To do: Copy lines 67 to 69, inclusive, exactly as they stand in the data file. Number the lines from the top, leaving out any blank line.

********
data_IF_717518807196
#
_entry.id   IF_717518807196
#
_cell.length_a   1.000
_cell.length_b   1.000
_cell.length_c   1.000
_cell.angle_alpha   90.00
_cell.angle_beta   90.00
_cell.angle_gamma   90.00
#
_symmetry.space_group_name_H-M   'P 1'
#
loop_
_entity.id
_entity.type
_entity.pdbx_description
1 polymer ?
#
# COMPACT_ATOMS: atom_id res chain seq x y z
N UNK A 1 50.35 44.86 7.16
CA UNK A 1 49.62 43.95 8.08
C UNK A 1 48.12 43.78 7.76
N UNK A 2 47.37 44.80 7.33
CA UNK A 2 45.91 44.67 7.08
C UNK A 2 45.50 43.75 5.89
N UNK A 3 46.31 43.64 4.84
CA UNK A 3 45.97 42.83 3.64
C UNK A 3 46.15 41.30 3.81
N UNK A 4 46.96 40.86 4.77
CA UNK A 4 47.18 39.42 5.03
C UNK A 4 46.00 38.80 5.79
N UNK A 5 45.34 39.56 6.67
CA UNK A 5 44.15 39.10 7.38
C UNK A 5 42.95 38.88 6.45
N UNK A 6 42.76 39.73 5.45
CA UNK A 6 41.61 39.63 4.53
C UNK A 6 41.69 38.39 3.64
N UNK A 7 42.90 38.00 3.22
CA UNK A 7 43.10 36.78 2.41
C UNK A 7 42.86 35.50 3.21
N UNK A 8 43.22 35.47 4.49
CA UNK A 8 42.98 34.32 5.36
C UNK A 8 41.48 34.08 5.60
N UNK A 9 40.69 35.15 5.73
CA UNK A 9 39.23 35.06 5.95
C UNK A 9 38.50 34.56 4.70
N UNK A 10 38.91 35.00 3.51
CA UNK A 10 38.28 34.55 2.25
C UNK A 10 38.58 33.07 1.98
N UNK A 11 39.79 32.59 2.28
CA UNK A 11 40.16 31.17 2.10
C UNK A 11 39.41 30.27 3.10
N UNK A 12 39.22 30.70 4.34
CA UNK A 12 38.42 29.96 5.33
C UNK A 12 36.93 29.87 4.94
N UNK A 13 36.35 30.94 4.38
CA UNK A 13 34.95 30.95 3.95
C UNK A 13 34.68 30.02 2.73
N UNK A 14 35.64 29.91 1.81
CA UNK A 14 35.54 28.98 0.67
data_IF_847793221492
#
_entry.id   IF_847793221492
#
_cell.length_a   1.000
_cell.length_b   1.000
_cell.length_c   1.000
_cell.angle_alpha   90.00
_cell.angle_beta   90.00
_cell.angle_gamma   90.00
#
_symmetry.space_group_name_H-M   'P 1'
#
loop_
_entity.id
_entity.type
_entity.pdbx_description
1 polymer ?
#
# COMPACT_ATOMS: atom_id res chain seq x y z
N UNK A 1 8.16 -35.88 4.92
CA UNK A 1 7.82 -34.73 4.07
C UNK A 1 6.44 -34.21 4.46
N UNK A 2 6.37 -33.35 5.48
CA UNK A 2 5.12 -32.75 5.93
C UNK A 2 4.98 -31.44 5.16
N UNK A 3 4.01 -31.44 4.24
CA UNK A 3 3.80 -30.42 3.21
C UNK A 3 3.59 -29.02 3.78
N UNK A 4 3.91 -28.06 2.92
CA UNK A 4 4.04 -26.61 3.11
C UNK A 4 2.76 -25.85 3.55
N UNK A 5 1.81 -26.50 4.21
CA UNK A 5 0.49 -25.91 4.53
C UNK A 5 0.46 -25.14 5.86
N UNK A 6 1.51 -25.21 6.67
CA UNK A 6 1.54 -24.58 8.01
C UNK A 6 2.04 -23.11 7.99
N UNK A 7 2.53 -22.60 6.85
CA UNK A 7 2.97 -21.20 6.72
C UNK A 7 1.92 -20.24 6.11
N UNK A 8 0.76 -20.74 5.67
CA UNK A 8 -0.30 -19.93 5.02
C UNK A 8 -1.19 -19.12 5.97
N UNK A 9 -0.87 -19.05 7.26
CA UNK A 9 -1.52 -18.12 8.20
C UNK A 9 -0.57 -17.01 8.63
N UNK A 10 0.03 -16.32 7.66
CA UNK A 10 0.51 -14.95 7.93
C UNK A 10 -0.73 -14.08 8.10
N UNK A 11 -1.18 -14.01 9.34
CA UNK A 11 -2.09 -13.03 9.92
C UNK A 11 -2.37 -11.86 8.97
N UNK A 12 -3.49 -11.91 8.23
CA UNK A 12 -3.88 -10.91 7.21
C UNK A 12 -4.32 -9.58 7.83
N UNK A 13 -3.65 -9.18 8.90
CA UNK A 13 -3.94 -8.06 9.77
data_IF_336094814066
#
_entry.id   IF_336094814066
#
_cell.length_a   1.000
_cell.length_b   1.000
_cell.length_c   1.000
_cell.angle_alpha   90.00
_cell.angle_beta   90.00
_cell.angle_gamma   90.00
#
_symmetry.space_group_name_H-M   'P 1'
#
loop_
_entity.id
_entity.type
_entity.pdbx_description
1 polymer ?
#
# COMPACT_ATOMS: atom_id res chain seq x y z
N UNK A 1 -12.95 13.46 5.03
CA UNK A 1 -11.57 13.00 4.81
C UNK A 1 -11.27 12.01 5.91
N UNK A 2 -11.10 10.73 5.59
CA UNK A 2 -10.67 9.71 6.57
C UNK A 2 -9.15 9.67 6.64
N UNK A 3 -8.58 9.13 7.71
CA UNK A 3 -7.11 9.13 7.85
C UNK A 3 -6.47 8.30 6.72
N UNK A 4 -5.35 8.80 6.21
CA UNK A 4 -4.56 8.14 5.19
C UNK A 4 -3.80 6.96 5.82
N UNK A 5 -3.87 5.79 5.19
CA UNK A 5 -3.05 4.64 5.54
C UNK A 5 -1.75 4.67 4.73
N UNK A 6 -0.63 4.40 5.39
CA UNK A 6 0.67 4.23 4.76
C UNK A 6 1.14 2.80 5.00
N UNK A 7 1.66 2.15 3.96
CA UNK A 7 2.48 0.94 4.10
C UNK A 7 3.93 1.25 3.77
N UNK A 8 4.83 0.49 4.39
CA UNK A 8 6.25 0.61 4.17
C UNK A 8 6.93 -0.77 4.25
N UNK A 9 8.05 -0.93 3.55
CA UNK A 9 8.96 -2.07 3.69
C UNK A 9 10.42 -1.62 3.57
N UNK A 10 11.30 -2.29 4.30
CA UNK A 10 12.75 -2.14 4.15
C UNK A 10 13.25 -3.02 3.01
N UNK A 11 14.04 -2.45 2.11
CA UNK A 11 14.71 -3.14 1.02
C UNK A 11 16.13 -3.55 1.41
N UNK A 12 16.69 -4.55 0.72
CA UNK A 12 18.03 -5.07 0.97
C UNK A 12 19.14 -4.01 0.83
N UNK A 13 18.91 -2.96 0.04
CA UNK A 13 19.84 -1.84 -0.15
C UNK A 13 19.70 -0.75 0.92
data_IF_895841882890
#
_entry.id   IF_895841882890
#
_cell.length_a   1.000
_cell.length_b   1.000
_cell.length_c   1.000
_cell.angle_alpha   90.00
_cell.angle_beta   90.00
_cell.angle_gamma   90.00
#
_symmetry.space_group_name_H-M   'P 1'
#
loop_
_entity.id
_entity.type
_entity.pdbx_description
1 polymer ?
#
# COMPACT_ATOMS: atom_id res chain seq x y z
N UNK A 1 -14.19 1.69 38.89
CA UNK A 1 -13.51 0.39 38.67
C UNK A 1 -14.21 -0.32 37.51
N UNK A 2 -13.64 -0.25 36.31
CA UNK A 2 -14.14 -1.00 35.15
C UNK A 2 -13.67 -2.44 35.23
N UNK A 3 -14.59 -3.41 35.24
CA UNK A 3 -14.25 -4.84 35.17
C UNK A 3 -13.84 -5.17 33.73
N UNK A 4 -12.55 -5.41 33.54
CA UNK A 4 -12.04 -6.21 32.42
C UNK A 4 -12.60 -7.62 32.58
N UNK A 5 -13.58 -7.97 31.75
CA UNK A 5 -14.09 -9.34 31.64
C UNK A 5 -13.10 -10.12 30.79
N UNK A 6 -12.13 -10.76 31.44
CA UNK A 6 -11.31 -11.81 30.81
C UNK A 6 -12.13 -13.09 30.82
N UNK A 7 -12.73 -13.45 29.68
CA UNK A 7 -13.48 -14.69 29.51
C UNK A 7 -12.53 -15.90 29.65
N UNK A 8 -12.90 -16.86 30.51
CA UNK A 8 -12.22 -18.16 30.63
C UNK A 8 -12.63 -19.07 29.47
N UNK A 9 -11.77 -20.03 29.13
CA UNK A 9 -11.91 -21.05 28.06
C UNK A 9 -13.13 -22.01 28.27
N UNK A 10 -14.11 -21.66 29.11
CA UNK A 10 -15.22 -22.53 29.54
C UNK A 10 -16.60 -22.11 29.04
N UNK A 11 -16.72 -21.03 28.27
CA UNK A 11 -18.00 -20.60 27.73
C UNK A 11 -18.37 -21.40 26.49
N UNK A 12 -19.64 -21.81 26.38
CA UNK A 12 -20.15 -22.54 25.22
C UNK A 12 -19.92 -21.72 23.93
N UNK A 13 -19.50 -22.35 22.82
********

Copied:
_cell.length_b   1.000
_cell.length_c   1.000
_cell.angle_alpha   90.00